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. 2014 Sep 15;9(9):e107581.
doi: 10.1371/journal.pone.0107581. eCollection 2014.

Sleep Apnea-Hypopnea Quantification by Cardiovascular Data Analysis

Free PMC article

Sleep Apnea-Hypopnea Quantification by Cardiovascular Data Analysis

Sabrina Camargo et al. PLoS One. .
Free PMC article


Sleep disorders are a major risk factor for cardiovascular diseases. Sleep apnea is the most common sleep disturbance and its detection relies on a polysomnography, i.e., a combination of several medical examinations performed during a monitored sleep night. In order to detect occurrences of sleep apnea without the need of combined recordings, we focus our efforts on extracting a quantifier related to the events of sleep apnea from a cardiovascular time series, namely systolic blood pressure (SBP). Physiologic time series are generally highly nonstationary and entrap the application of conventional tools that require a stationary condition. In our study, data nonstationarities are uncovered by a segmentation procedure which splits the signal into stationary patches, providing local quantities such as mean and variance of the SBP signal in each stationary patch, as well as its duration L. We analysed the data of 26 apneic diagnosed individuals, divided into hypertensive and normotensive groups, and compared the results with those of a control group. From the segmentation procedure, we identified that the average duration <L>, as well as the average variance <σ2>, are correlated to the apnea-hypoapnea index (AHI), previously obtained by polysomnographic exams. Moreover, our results unveil an oscillatory pattern in apneic subjects, whose amplitude S* is also correlated with AHI. All these quantities allow to separate apneic individuals, with an accuracy of at least 79%. Therefore, they provide alternative criteria to detect sleep apnea based on a single time series, the systolic blood pressure.

Conflict of interest statement

Competing Interests: Juergen Kurths and Thomas Penzel are PLOS ONE Editorial Board members. However, this does not alter the authors' adherence to all the PLOS ONE policies on sharing data and materials.


Figure 1
Figure 1. Systolic blood pressure (SBP) time series (black line) and its local mean values from segmentation (light orange line) for typical hypertensive (upper panel), normotensive (middle panel) and control (lower panel) subjects.
Apnea events, detected via a polysomnography examination, are represented by the light gray vertical lines.
Figure 2
Figure 2. Complementary cumulative distribution of segment lengths for each individual (color) and accumulated data of all subjects in the same group (black solid line), for the hypertensive (HT), normotensive (NT) and control (C) groups.
Drawn for comparison, the thin line in the first two panels (HT and NT) reproduces the accumulated data curve for the control group (C).
Figure 3
Figure 3. Mean length of the segments versus AHI for each subject.
The dashed horizontal line represents the threshold value obtained by a ROC analysis.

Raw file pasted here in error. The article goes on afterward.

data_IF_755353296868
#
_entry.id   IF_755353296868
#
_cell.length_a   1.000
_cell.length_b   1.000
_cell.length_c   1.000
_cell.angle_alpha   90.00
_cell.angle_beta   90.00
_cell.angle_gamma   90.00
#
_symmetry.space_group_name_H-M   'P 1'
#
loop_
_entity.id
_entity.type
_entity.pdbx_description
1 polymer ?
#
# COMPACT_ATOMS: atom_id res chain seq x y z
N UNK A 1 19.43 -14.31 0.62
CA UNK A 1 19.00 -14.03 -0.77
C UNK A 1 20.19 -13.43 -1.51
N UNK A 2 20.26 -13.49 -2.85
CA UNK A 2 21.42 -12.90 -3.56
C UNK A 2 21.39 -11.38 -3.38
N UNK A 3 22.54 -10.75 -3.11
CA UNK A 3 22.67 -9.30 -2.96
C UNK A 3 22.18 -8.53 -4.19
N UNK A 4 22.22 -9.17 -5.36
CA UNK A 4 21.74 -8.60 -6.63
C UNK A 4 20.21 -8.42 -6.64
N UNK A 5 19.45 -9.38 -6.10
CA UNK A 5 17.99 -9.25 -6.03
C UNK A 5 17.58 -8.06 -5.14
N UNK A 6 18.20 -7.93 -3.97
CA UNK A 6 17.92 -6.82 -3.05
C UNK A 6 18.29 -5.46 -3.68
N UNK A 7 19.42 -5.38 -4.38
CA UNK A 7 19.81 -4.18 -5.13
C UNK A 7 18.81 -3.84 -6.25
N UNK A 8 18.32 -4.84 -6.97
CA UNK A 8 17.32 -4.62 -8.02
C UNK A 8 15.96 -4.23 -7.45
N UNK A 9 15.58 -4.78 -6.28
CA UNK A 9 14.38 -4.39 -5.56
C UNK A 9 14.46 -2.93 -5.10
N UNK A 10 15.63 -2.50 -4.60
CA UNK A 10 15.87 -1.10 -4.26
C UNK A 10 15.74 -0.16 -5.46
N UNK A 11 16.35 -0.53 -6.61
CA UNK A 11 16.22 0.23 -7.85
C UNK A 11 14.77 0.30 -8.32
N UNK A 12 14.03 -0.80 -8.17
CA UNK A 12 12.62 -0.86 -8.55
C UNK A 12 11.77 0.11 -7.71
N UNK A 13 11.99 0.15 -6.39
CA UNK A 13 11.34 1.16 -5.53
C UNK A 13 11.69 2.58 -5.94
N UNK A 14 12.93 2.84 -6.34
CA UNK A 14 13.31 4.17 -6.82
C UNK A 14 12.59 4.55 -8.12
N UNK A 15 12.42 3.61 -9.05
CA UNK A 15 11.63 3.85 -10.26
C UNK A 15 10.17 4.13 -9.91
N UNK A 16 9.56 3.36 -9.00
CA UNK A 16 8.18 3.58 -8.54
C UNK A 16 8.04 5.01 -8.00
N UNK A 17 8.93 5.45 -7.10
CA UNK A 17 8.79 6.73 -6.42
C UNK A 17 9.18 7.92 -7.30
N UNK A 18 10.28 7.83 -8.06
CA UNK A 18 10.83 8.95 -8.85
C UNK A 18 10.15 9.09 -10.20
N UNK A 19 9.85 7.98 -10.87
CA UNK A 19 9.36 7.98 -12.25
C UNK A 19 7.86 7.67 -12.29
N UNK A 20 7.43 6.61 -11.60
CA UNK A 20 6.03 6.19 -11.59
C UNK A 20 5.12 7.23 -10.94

Figure 4
Figure 4. Local variance (black lines) provided by the segmentation of SBP and the standard apnea detection represented by the light gray lines, for the same examples of Fig. 1.
Figure 5
Figure 5. Quartiles of the distribution of the average variance and of the average mean, , within each group.
The horizontal lines limit the quartiles, the thicker one indicates the median.
Figure 6
Figure 6. Mean variance of the segments versus AHI for each subject.
The dashed horizontal line represents the ROC threshold.
Figure 7
Figure 7. Systolic blood pressure time series, filtered by subtracting the local mean (black lines), and standard apnea detection (light gray vertical lines).
Figure 8
Figure 8. Autocorrelation of the filtered SBP time series, computed for all the individuals of each group.
Figure 9
Figure 9. Left panels: Patches during non-apnea and apnea epochs (recognizable by the absence/presence of gray vertical lines), for hypertensive and normotensive subjects.
Right panels: the corresponding autocorrelation function for the original and filtered (local mean formula image subtracted) signals.
Figure 10
Figure 10. Power spectrum of the filtered SBP signal, for a typical individual of each group.
Frequency corresponds to inverse interval number.
Figure 11
Figure 11. Normalized maximum of the power spectrum versus AHI, for each individual.
The dashed horizontal line represents the ROC threshold.
Figure 12
Figure 12. ROC curves for , and , obtained to identify patients with apnea.
Threshold values (21.4, 112 and 39, respectively) shown in previous figures were obtained from the optimal classification corresponding to the lowest distance to the upper left corner.
Figure 13
Figure 13. Normalized maximum of the spectral density vs mean segment length , for each individual. Dashed lines represent threshold values.

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Grant support

Funding provided by CNPq (Brazilian agency) and Deutsche Forschungsgemeinschaft, grant numbers DFG RI2016/2-1, WE 2834/5-1, KU837/29-2, and KU837/35-1. The funders had no role in study design, data collection and analysis, decision to publish, or preparation of the manuscript.